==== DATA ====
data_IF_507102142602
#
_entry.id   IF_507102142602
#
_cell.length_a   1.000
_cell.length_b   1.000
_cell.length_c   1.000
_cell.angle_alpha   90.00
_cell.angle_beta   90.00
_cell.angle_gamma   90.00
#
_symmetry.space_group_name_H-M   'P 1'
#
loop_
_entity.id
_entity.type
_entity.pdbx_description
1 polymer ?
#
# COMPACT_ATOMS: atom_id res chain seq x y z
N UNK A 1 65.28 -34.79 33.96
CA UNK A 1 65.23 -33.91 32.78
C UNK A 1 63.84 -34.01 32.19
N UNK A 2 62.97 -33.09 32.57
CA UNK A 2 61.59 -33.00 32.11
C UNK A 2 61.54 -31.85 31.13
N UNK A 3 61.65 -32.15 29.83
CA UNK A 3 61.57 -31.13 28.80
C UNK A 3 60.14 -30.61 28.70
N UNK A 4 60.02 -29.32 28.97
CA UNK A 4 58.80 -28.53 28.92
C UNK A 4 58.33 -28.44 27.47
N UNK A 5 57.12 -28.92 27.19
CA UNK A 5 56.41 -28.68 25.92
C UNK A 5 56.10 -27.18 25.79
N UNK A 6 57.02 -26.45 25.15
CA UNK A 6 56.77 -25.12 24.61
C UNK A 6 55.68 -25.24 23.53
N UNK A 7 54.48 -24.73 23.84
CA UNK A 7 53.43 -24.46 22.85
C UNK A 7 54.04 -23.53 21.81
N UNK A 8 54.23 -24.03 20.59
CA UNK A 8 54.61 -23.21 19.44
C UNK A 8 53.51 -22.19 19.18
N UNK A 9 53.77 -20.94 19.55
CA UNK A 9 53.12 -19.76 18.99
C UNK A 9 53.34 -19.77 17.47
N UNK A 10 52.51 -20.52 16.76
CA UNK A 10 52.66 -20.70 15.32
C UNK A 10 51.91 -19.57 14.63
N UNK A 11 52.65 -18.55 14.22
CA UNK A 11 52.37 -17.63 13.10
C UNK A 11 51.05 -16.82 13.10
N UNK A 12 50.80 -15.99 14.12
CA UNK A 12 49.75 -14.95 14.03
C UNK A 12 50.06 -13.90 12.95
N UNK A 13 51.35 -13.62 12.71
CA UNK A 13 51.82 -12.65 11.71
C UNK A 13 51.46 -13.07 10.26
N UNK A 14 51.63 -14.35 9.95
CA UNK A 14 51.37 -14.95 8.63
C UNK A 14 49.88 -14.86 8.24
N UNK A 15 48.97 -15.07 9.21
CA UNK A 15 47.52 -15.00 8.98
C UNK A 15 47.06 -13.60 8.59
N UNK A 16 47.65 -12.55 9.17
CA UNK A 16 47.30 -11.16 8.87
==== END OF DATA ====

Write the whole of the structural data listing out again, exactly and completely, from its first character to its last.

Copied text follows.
data_IF_507102142602
#
_entry.id   IF_507102142602
#
_cell.length_a   1.000
_cell.length_b   1.000
_cell.length_c   1.000
_cell.angle_alpha   90.00
_cell.angle_beta   90.00
_cell.angle_gamma   90.00
#
_symmetry.space_group_name_H-M   'P 1'
#
loop_
_entity.id
_entity.type
_entity.pdbx_description
1 polymer ?
#
# COMPACT_ATOMS: atom_id res chain seq x y z
N UNK A 1 65.28 -34.79 33.96
CA UNK A 1 65.23 -33.91 32.78
C UNK A 1 63.84 -34.01 32.19
N UNK A 2 62.97 -33.09 32.57
CA UNK A 2 61.59 -33.00 32.11
C UNK A 2 61.54 -31.85 31.13
N UNK A 3 61.65 -32.15 29.83
CA UNK A 3 61.57 -31.13 28.80
C UNK A 3 60.14 -30.61 28.70
N UNK A 4 60.02 -29.32 28.97
CA UNK A 4 58.80 -28.53 28.92
C UNK A 4 58.33 -28.44 27.47
N UNK A 5 57.12 -28.92 27.19
CA UNK A 5 56.41 -28.68 25.92
C UNK A 5 56.10 -27.18 25.79
N UNK A 6 57.02 -26.45 25.15
CA UNK A 6 56.77 -25.12 24.61
C UNK A 6 55.68 -25.24 23.53
N UNK A 7 54.48 -24.73 23.84
CA UNK A 7 53.43 -24.46 22.85
C UNK A 7 54.04 -23.53 21.81
N UNK A 8 54.23 -24.03 20.59
CA UNK A 8 54.61 -23.21 19.44
C UNK A 8 53.51 -22.19 19.18
N UNK A 9 53.77 -20.94 19.55
CA UNK A 9 53.12 -19.76 18.99
C UNK A 9 53.34 -19.77 17.47
N UNK A 10 52.51 -20.52 16.76
CA UNK A 10 52.66 -20.70 15.32
C UNK A 10 51.91 -19.57 14.63
N UNK A 11 52.65 -18.55 14.22
CA UNK A 11 52.37 -17.63 13.10
C UNK A 11 51.05 -16.82 13.10
N UNK A 12 50.80 -15.99 14.12
CA UNK A 12 49.75 -14.95 14.03
C UNK A 12 50.06 -13.90 12.95
N UNK A 13 51.35 -13.62 12.71
CA UNK A 13 51.82 -12.65 11.71
C UNK A 13 51.46 -13.07 10.26
N UNK A 14 51.63 -14.35 9.95
CA UNK A 14 51.37 -14.95 8.63
C UNK A 14 49.88 -14.86 8.24
N UNK A 15 48.97 -15.07 9.21
CA UNK A 15 47.52 -15.00 8.98
C UNK A 15 47.06 -13.60 8.59
N UNK A 16 47.65 -12.55 9.17
CA UNK A 16 47.30 -11.16 8.87